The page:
By the time of the new magazine's fourth issue, which is dated Winter 1962, Hamowy had become co-editor-in-chief with Raico, a status he maintained for two years. Raico went back to his original status as editor-in-chief-all-by-himself with the issue of Autumn 1964 and remained in that position until the issue of Winter 1967, when he surrendered the reins of power and became a mere contributing editor. Meanwhile, other libertarians who would distinguish themselves in the future were moving through the magazine. Jim Powell joined the staff as an editorial assistant with the issue dated Fall 1962, became an associate editor with the issue of Spring 1965, and editor with the magazine's last issue, dated Winter 1968. David D. Friedman made his first appearance on the masthead of New Individualist Review in the Winter 1966 issue as an editorial assistant. He was still there one issue later, in Spring 1966, but he disappeared thereafter.
One of Hamowy's most effective contributions to New Individualist Review as a writer was his November 1961 denunciation of the conservative movement in America, and, in particular, William F. Buckley Jr. and his magazine National Review, whom he accused of promoting
a belligerent foreign policy likely to result in war; … a suppression of civil liberties at home; … a devotion to imperialism and to a polite form of white supremacy; … a tendency toward the union of Church and State; … the conviction that the community is superior to the individual and that historic tradition is a far better guide than reason; and … a rather lukewarm support of the free economy. They wish, in gist, to substitute one group of masters (themselves) for another. They do not desire so much to limit the State as to control it. One would tend to describe this devotion to a hierarchical, warlike statism and this fundamental opposition to human reason and individual liberty as a species of corporativism suggestive of Mussolini or Franco, but let us be content with calling it "old-time conservatism," the conservatism not of the heroic band of libertarians who founded the anti-New-Deal Right, but the traditional conservatism that has always been the enemy of true liberalism.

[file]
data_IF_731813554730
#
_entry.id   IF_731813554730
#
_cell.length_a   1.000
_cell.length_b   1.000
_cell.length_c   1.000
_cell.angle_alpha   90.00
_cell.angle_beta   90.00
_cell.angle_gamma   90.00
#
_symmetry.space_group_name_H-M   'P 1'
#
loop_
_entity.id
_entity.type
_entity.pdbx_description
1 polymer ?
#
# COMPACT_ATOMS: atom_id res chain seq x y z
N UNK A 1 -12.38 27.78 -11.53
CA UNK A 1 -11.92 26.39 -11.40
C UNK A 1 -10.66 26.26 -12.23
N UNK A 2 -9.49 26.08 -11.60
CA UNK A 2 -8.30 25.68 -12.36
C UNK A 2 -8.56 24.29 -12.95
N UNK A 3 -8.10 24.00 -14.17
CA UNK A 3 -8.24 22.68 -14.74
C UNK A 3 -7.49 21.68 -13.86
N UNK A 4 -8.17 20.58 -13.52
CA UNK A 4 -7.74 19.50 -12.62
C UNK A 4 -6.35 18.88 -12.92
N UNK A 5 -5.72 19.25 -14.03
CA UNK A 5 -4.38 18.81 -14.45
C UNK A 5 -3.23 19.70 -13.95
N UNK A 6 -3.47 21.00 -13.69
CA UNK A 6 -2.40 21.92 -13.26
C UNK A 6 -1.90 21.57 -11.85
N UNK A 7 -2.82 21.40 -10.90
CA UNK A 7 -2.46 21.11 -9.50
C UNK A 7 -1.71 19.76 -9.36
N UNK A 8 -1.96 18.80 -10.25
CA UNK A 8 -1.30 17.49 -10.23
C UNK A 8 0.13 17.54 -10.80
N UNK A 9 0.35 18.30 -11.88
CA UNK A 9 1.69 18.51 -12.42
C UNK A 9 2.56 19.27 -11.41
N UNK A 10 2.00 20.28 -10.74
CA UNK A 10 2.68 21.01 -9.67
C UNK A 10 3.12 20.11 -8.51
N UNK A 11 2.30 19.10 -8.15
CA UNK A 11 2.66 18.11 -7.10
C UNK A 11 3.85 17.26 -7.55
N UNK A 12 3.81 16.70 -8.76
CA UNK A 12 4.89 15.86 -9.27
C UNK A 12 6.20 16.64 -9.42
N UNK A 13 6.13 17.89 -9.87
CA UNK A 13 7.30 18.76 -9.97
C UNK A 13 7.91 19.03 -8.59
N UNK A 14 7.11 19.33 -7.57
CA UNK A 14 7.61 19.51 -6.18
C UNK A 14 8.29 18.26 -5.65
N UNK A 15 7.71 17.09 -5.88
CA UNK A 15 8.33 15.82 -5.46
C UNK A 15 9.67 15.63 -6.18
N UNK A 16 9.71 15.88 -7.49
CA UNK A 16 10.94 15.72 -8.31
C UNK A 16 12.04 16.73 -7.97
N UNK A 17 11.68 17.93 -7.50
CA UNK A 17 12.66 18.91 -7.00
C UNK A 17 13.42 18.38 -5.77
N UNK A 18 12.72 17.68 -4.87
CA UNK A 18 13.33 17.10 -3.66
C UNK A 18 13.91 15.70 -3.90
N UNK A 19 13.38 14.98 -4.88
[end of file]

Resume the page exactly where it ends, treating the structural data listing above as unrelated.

Ronald Lora and William Henry Longton are convinced (and I agree with them) that New Individualist Review was one of the very best periodicals of its type published in the 1960s. They write that
the high intellectual quality of the articles appearing in the journal, together with a vigorous campaign to solicit manuscripts of equal scholarly merit, soon established the Review as one of the best student periodicals in the country. Over the course of the 17-issue life of the Review, some of the most respected scholars in the country appeared in its pages, including three University of Chicago economists who were later to become Nobel laureates. Although its subscription list never numbered more than 800, it included the editors of several prestigious magazines and nationally circulated newspapers, dozens of university and college libraries, and several hundred prominent academics throughout the United States and Western Europe.
Lora and Longton did "an analysis of the first 15 issues of the Review" and found that
of the 98 articles that appeared, 52 were authored by graduate students and younger academics, while 46 were the work of established scholars, many of international repute. Nor was the journal confined to students and faculty at the University of Chicago. No fewer than 58 essays and reviews were contributed by scholars outside the university, among the most noteworthy being Ludwig von Mises's review of Murray Rothbard's two-volume treatise on economics [Man, Economy & State], G. Warren Nutter's analysis of the nature of Soviet planning (later reprinted in Barron's), and Murray Rothbard's essay that traced many of the policies subsequently associated with the New Deal to the programs initiated under Herbert Hoover's presidency. Milton Friedman, writing in 1981, some 13 years after the Review had ceased publication, noted that of the articles that appeared in it, most "remain timely and relevant. More important, perhaps, this student venture, despite its narrow base and its limited resources, set an intellectual standard that has not yet, I believe, been matched by any of the more recent publications in the same philosophical tradition."